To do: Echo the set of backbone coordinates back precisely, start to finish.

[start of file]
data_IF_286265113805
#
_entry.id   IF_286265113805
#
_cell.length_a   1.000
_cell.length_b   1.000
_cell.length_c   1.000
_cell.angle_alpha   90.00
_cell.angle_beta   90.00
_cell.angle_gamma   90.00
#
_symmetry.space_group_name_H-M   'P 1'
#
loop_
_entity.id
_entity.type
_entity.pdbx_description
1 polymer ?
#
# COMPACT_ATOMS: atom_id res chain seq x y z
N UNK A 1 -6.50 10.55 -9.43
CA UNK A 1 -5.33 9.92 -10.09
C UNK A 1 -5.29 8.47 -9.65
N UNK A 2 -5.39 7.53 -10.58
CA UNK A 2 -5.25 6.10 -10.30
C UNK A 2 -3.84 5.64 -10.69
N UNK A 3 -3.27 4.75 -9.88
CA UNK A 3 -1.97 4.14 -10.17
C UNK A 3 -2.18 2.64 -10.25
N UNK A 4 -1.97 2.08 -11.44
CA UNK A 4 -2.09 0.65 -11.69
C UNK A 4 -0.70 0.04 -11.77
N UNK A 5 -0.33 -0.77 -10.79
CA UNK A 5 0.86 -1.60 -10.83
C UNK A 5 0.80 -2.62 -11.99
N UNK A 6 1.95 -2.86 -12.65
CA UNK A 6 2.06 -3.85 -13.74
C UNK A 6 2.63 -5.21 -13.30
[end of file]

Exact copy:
data_IF_286265113805
#
_entry.id   IF_286265113805
#
_cell.length_a   1.000
_cell.length_b   1.000
_cell.length_c   1.000
_cell.angle_alpha   90.00
_cell.angle_beta   90.00
_cell.angle_gamma   90.00
#
_symmetry.space_group_name_H-M   'P 1'
#
loop_
_entity.id
_entity.type
_entity.pdbx_description
1 polymer ?
#
# COMPACT_ATOMS: atom_id res chain seq x y z
N UNK A 1 -6.50 10.55 -9.43
CA UNK A 1 -5.33 9.92 -10.09
C UNK A 1 -5.29 8.47 -9.65
N UNK A 2 -5.39 7.53 -10.58
CA UNK A 2 -5.25 6.10 -10.30
C UNK A 2 -3.84 5.64 -10.69
N UNK A 3 -3.27 4.75 -9.88
CA UNK A 3 -1.97 4.14 -10.17
C UNK A 3 -2.18 2.64 -10.25
N UNK A 4 -1.97 2.08 -11.44
CA UNK A 4 -2.09 0.65 -11.69
C UNK A 4 -0.70 0.04 -11.77
N UNK A 5 -0.33 -0.77 -10.79
CA UNK A 5 0.86 -1.60 -10.83
C UNK A 5 0.80 -2.62 -11.99
N UNK A 6 1.95 -2.86 -12.65
CA UNK A 6 2.06 -3.85 -13.74
C UNK A 6 2.63 -5.21 -13.30